• Strict ban on ‘endo’ vowed; employers warn of job cuts

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    MALACAÑANG on Friday vowed to strictly implement a ban on unlawful contractualization, as militant workers stormed the Department of Labor and Employment (DoLE) in Manila for issuing an order that did not prohibit all forms of labor contracting.

    NO END TO ENDO? Militant workers storm the headquarters of the Department of Labor and Employment (DoLE) in Manila on Friday, saying the new order on labor contractualization did not end all forms of contractual work. The DoLE however argues that it has no power under the law to ban legal contractual work arrangements. PHOTO BY RUSSELL PALMA

    In a statement, presidential spokesman Ernesto Abella lauded the new DoLE order that lays out stricter guidelines for contractualization as a “major step” in ensuring that Filipino workers enjoy their rights.

    “The Department Order 174 issued by the Department of Labor and Employment (DoLE) regulating the contracting and subcontracting of employees is a fulfillment of the campaign promise of the President. This is a major step in upholding and protecting the labor rights of our great Filipino workers,” Abella said.

    The Palace official assured workers “the government was working very hard to promote more humane conditions and fair and just treatment of workers in the workplace.”

    Labor Secretary Silvestre Bello 3rd signed Thursday Department Order 174 that imposes a total ban on illicit forms of employment arrangements. It supersedes Department Order 18-A, which allowed some forms of contractual arrangements and “endo” or end-of-contract schemes.

    The department order released Thursday listed 11 “prohibited” practices, including contracting through an in-house agency and contracting work that is also done by regular employees.

    It also calls for the strict regulation of “legal” contracting and subcontracting.

    The DoLE shortened the validity of the registration of contractors to two years from three years, and also increased the registration fee to P100,000 from P25,000.

    The order states, citing the Labor Code, that the secretary of Labor has no power to prohibit all forms of contractualization and fixed-term employment, and that the matter is a function of legislation.

    Still, members of the militant Kilusang Mayo Uno (May One Movement) marched toward the DoLE headquarters in Intramuros, Manila to protest the new order. Some of the rallyists tried to force open the door to the DoLE building.

    The group claimed the order would further legitimize contractualization, instead of ending it.

    Employers ‘not singing Alleluia’

    Also on Friday, the Employers’ Confederation of the Philippines (ECOP) warned that the new order would further burden small and medium enterprises, and result in the loss of jobs.

    In an interview over ABS-CBN morning show “Umagang Kay Ganda,” ECOP acting president Sergio Ortiz-Luis Jr. said that while the order might look good before the media, its effects on the people would be felt within the coming days.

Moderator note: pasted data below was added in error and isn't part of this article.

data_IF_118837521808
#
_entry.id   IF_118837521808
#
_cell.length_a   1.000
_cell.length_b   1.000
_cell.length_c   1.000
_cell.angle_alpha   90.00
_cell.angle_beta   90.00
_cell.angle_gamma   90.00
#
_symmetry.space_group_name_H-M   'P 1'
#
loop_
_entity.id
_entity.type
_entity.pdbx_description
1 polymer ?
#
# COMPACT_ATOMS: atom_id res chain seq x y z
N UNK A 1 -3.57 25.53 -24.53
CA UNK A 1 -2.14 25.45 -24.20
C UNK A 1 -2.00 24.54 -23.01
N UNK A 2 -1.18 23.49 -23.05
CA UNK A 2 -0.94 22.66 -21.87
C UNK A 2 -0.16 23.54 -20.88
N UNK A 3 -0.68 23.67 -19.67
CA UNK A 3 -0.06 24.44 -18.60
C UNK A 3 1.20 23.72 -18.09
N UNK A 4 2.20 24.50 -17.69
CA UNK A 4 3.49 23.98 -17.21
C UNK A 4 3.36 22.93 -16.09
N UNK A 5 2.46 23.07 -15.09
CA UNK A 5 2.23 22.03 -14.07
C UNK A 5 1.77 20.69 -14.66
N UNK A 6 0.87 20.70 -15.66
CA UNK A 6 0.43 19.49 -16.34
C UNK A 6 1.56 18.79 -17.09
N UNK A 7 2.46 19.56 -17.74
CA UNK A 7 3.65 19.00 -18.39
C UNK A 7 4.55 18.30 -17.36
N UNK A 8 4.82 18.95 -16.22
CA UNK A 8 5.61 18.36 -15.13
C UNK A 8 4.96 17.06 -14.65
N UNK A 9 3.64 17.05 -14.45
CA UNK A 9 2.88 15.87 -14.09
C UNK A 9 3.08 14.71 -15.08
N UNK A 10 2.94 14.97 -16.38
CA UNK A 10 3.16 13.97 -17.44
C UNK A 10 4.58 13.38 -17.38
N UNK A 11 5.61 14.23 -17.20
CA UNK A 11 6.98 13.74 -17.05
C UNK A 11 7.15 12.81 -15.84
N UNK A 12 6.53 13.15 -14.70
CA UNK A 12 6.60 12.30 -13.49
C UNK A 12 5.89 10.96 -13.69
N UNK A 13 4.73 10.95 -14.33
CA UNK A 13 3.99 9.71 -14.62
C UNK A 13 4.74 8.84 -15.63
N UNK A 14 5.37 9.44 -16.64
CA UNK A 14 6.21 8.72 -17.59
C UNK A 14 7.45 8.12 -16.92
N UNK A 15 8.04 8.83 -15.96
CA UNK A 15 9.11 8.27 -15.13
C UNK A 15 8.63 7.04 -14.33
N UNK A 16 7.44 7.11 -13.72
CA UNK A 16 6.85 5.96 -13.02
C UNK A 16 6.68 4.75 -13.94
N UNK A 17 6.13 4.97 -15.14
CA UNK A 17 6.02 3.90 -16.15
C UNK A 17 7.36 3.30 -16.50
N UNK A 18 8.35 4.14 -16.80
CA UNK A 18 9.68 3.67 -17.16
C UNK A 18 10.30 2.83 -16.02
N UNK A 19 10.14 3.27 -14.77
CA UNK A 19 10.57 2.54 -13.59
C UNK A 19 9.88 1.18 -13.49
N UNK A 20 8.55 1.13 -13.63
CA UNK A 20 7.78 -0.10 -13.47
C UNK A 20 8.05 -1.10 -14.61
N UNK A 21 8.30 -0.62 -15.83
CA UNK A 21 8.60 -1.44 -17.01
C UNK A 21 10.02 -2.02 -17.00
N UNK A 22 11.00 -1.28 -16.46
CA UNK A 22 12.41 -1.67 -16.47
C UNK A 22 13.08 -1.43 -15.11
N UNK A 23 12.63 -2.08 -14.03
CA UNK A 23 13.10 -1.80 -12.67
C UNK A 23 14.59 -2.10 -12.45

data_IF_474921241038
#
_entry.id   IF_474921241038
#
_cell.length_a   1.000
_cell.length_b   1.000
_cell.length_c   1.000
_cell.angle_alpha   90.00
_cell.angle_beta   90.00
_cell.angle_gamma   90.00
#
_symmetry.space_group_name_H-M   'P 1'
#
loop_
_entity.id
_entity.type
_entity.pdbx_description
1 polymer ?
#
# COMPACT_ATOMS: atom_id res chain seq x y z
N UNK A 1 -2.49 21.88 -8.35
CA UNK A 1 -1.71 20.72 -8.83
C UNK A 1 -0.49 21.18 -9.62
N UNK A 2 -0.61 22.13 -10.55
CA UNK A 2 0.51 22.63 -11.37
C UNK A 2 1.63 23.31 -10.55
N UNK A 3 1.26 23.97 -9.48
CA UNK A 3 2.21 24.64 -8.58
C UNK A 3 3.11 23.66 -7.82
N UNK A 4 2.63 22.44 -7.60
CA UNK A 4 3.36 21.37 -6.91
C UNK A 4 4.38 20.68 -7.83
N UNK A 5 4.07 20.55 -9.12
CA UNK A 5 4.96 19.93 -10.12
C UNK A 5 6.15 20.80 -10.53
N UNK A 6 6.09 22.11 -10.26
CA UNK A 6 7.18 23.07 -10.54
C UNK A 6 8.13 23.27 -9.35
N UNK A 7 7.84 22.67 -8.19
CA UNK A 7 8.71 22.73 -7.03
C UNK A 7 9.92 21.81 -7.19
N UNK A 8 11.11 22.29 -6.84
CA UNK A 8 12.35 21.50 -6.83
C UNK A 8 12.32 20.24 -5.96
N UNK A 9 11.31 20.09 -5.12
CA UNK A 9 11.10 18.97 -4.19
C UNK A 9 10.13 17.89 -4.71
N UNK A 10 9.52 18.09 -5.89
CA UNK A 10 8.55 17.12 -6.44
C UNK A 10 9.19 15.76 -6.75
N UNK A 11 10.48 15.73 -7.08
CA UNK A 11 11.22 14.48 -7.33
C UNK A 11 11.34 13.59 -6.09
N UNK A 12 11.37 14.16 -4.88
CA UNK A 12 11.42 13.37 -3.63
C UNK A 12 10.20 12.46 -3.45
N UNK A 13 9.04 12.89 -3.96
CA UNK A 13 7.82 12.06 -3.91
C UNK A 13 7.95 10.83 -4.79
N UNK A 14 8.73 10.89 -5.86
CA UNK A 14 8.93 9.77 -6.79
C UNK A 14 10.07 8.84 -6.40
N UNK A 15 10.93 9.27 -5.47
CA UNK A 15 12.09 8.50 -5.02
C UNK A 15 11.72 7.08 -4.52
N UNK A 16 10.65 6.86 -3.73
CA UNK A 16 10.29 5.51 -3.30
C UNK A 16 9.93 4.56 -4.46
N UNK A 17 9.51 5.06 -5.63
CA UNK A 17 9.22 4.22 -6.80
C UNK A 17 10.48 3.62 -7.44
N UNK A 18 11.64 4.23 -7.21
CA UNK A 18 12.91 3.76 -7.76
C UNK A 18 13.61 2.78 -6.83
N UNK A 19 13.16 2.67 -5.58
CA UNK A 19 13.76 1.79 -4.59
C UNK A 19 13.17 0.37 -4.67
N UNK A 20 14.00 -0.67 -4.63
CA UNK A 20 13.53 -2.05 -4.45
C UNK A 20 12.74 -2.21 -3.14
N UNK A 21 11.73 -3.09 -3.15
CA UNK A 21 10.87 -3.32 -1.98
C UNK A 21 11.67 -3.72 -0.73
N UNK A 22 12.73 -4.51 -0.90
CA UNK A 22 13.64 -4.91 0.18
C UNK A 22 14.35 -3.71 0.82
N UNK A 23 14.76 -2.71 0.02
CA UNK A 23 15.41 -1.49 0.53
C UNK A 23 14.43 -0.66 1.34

“The small and medium enterprise businessmen will be affected by the order. Jobs may be lost as they may not be able to sustain [the business],” he said.

    In a separate interview aired over dzMM radio, Donald Dee, also an ECOP official, said the Labor department order was filled with “ambiguities.”

    “The impact of the order is immediate, because all companies will stop the practice of hiring workers for five months,” he said, referring to short employment contracts that go around Labor Code provisions requiring the regularization of workers who have reached six months of service.

    “We are not singing the Alleluia,” he added.

    The “ambiguities” include the order’s failure to define “only permissible contracting,” Dee said. This, for example, could put a furniture company that outsources some of its production in a quandary, he said.
    “Many people will lose jobs. We are not making threats. It’s simple common sense,” Dee said.

    DoLE belies claim

    A DoLE official shrugged off the statement of the employers’ group, calling it an “old story.”
    “As the saying goes, if you don’t want to do it, you can come up with a lot of reasons,” Labor Undersecretary Bernard Olalia said in Filipino.

    Olalia also said the department was finalizing the guidelines on deputizing labor groups and other organizations to help in assessing the more than 90,000 establishments targeted for inspection this year.

    Under the guidelines, labor groups and some government and nongovernment organizations, including those in the medical industry, will be deputized to assist the DoLE in inspecting establishments, he said.

    To ensure the effective implementation of the guidelines, Olalia said labor law compliance officers would still supervise the assessment of the establishments.

    WITH A REPORT FROM FRANCIS EARL A. CUETO

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